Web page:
As is true for all NICE guidelines, the GDG was limited to answering specific questions from the scope and any topics outside this area were not addressed. The updated guideline on hypertension does not cover treatment of patients with diabetes, pregnant women, or children as these topics are the subjects of other NICE guidelines; additionally, complicated, acute or secondary hypertension was not considered.

Weak evidence

The NICE guideline on hypertension in pregnancy (CG107)22 was based on very little evidence as trials in pregnancy are fraught with difficulty. The evidence for adult hypertension is more readily available, but there are areas of weak data. In particular, there are very few studies for third- and fourth-line therapy. Nearly all end-point evidence is based on people aged over 50 years; for those below 50 years, we rely on surrogate marker evidence (i.e. lowering of blood pressure and the assumption that this reduces morbidity and mortality). There was no good evidence for improved outcomes with treatment targets below 140/90 mmHg, and therefore the guideline does not recommend a change in these targets.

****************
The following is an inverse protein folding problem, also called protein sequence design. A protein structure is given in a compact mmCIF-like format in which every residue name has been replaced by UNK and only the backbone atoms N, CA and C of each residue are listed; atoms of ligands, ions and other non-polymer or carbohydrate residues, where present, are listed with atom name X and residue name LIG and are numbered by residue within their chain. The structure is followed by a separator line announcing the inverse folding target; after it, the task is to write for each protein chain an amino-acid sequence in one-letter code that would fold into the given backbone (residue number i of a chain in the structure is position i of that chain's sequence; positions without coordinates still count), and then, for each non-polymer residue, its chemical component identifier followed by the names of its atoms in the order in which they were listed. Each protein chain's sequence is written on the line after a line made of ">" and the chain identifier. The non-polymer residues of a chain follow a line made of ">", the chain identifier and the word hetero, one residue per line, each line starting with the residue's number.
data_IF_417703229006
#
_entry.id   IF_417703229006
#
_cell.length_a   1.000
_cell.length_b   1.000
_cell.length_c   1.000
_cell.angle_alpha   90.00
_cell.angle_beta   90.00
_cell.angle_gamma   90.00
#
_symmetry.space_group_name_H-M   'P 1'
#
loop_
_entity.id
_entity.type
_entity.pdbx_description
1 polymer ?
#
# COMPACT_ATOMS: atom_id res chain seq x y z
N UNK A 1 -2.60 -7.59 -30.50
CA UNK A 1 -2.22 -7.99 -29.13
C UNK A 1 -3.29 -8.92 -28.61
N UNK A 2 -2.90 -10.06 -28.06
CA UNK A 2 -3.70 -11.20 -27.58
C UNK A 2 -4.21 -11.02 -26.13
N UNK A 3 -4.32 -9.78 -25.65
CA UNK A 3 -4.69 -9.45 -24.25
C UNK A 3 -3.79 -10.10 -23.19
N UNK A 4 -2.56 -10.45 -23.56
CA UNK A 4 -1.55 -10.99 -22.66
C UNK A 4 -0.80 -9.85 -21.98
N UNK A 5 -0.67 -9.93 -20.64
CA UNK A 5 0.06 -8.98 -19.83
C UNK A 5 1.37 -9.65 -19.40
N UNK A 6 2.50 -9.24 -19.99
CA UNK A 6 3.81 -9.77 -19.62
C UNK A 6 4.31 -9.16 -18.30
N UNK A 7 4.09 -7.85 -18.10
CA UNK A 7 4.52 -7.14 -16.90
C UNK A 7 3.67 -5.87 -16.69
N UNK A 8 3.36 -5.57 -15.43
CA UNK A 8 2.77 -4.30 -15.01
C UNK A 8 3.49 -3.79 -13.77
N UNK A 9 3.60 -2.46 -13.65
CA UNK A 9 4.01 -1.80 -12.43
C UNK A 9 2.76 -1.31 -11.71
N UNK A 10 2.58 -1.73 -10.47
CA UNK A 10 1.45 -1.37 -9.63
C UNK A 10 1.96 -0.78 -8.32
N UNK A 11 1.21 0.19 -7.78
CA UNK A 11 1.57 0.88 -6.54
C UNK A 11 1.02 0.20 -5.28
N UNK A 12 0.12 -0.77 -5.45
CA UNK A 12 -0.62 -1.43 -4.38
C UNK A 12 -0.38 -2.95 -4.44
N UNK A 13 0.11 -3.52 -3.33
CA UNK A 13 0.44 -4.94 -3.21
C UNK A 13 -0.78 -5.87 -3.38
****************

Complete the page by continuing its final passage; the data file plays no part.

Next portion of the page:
Summary

The NICE guideline on hypertension supports faster and more accurate diagnosis using out-of-surgery measurements, preferably using ABPM. This is the key challenge for primary care in terms of implementing this recommendation. People who are very elderly should be treated, but to more conservative targets based on evidence from HYVET in which patients were generally healthy. The use of diuretics is now mainly as third- and fourth-line options, but greater use of thiazide-like diuretics is advocated. The use of spironolactone or higher doses of thiazide-like diuretics is suggested as a primary care response to resistant hypertension before referral to secondary care is considered.

  1. Department of Health. Health survey for England, 2009. www.ic.nhs.uk/ webfiles/publications/003_Health_Lifestyles/hse09report/HSE_09__Volume1.pdf